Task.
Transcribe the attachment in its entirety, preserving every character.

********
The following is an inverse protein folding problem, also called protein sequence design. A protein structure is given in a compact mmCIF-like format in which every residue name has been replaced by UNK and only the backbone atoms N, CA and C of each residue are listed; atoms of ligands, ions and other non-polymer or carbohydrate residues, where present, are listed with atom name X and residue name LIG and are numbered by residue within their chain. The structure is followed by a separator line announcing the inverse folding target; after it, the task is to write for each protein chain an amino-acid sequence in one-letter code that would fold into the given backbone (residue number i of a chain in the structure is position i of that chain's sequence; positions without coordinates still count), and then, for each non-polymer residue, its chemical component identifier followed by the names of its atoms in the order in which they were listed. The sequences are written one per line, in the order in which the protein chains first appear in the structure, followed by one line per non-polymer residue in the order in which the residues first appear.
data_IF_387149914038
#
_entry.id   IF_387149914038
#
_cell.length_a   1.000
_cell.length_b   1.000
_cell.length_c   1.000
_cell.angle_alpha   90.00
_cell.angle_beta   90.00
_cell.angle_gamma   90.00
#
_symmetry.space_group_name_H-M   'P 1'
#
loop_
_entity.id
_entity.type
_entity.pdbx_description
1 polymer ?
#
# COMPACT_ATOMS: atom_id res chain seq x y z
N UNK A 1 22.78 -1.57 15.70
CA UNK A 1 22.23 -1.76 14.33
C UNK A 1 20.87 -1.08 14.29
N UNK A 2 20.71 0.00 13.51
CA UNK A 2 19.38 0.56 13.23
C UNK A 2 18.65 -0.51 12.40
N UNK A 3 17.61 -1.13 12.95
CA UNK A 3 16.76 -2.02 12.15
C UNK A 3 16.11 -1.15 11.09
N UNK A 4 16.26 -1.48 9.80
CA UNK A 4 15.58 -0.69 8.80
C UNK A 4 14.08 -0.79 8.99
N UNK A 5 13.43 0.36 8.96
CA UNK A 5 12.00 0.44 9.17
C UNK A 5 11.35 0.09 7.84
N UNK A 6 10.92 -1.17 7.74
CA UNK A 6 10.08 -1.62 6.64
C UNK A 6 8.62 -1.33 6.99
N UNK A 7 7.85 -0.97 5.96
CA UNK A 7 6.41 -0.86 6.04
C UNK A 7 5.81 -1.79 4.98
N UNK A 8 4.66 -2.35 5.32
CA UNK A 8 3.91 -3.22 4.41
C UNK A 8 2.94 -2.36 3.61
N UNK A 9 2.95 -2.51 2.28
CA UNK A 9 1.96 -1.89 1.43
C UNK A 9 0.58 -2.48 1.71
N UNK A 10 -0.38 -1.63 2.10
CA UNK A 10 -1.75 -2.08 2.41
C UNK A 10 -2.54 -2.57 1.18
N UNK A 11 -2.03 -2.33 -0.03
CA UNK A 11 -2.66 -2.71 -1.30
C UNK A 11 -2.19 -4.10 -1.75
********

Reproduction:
The following is an inverse protein folding problem, also called protein sequence design. A protein structure is given in a compact mmCIF-like format in which every residue name has been replaced by UNK and only the backbone atoms N, CA and C of each residue are listed; atoms of ligands, ions and other non-polymer or carbohydrate residues, where present, are listed with atom name X and residue name LIG and are numbered by residue within their chain. The structure is followed by a separator line announcing the inverse folding target; after it, the task is to write for each protein chain an amino-acid sequence in one-letter code that would fold into the given backbone (residue number i of a chain in the structure is position i of that chain's sequence; positions without coordinates still count), and then, for each non-polymer residue, its chemical component identifier followed by the names of its atoms in the order in which they were listed. The sequences are written one per line, in the order in which the protein chains first appear in the structure, followed by one line per non-polymer residue in the order in which the residues first appear.
data_IF_387149914038
#
_entry.id   IF_387149914038
#
_cell.length_a   1.000
_cell.length_b   1.000
_cell.length_c   1.000
_cell.angle_alpha   90.00
_cell.angle_beta   90.00
_cell.angle_gamma   90.00
#
_symmetry.space_group_name_H-M   'P 1'
#
loop_
_entity.id
_entity.type
_entity.pdbx_description
1 polymer ?
#
# COMPACT_ATOMS: atom_id res chain seq x y z
N UNK A 1 22.78 -1.57 15.70
CA UNK A 1 22.23 -1.76 14.33
C UNK A 1 20.87 -1.08 14.29
N UNK A 2 20.71 0.00 13.51
CA UNK A 2 19.38 0.56 13.23
C UNK A 2 18.65 -0.51 12.40
N UNK A 3 17.61 -1.13 12.95
CA UNK A 3 16.76 -2.02 12.15
C UNK A 3 16.11 -1.15 11.09
N UNK A 4 16.26 -1.48 9.80
CA UNK A 4 15.58 -0.69 8.80
C UNK A 4 14.08 -0.79 8.99
N UNK A 5 13.43 0.36 8.96
CA UNK A 5 12.00 0.44 9.17
C UNK A 5 11.35 0.09 7.84
N UNK A 6 10.92 -1.17 7.74
CA UNK A 6 10.08 -1.62 6.64
C UNK A 6 8.62 -1.33 6.99
N UNK A 7 7.85 -0.97 5.96
CA UNK A 7 6.41 -0.86 6.04
C UNK A 7 5.81 -1.79 4.98
N UNK A 8 4.66 -2.35 5.32
CA UNK A 8 3.91 -3.22 4.41
C UNK A 8 2.94 -2.36 3.61
N UNK A 9 2.95 -2.51 2.28
CA UNK A 9 1.96 -1.89 1.43
C UNK A 9 0.58 -2.48 1.71
N UNK A 10 -0.38 -1.63 2.10
CA UNK A 10 -1.75 -2.08 2.41
C UNK A 10 -2.54 -2.57 1.18
N UNK A 11 -2.03 -2.33 -0.03
CA UNK A 11 -2.66 -2.71 -1.30
C UNK A 11 -2.19 -4.10 -1.75